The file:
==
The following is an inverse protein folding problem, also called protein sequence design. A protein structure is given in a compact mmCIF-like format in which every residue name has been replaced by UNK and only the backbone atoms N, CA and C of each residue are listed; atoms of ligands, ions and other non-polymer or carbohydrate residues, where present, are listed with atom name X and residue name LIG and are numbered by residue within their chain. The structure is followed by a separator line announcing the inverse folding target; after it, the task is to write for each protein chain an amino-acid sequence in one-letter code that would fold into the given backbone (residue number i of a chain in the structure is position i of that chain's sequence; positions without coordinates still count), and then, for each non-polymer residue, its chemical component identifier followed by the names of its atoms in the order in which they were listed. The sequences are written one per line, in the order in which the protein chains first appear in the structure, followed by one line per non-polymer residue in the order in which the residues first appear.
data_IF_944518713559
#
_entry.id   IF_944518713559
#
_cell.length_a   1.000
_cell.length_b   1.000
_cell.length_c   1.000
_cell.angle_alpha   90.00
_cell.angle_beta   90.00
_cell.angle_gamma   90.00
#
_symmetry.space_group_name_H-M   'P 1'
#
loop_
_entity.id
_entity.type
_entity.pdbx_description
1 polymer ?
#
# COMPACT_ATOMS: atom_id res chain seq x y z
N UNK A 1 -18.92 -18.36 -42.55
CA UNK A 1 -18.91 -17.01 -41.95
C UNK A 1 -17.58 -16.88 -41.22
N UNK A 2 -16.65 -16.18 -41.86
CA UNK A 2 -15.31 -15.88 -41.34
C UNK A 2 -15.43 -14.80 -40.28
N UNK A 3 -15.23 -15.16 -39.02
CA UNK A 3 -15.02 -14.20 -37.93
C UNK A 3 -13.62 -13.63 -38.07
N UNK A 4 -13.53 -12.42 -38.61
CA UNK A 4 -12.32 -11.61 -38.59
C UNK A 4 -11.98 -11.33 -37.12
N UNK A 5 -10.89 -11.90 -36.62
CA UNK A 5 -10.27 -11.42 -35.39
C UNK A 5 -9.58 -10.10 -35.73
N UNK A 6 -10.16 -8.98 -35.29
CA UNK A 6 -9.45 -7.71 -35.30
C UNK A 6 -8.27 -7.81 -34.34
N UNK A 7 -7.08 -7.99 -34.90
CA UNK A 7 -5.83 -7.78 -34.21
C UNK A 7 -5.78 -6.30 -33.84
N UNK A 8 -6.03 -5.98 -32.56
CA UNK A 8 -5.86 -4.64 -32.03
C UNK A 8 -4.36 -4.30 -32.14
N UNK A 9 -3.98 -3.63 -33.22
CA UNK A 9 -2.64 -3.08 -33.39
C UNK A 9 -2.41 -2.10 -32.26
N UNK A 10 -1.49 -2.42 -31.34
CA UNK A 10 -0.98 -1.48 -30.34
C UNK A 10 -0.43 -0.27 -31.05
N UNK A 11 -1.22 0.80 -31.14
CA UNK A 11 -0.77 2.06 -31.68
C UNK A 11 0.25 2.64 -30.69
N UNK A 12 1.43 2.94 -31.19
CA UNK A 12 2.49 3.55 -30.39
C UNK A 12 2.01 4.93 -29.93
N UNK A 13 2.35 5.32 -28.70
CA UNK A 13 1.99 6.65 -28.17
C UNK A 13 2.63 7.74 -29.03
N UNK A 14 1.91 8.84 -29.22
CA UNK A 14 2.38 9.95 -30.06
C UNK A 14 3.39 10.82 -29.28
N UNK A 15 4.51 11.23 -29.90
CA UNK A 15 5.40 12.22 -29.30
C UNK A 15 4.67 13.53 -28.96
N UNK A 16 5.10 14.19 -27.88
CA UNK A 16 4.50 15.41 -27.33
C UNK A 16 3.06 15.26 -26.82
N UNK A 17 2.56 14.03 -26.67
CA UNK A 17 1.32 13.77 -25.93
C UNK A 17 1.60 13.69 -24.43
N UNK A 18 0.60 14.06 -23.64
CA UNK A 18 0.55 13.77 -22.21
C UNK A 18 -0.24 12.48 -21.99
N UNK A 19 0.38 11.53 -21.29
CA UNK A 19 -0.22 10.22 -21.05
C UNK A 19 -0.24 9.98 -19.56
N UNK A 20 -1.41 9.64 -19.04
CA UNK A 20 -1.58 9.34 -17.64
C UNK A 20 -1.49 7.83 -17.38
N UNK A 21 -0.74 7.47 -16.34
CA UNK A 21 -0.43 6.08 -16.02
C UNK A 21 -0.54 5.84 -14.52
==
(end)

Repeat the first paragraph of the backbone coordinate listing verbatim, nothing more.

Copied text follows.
The following is an inverse protein folding problem, also called protein sequence design. A protein structure is given in a compact mmCIF-like format in which every residue name has been replaced by UNK and only the backbone atoms N, CA and C of each residue are listed; atoms of ligands, ions and other non-polymer or carbohydrate residues, where present, are listed with atom name X and residue name LIG and are numbered by residue within their chain. The structure is followed by a separator line announcing the inverse folding target; after it, the task is to write for each protein chain an amino-acid sequence in one-letter code that would fold into the given backbone (residue number i of a chain in the structure is position i of that chain's sequence; positions without coordinates still count), and then, for each non-polymer residue, its chemical component identifier followed by the names of its atoms in the order in which they were listed. The sequences are written one per line, in the order in which the protein chains first appear in the structure, followed by one line per non-polymer residue in the order in which the residues first appear.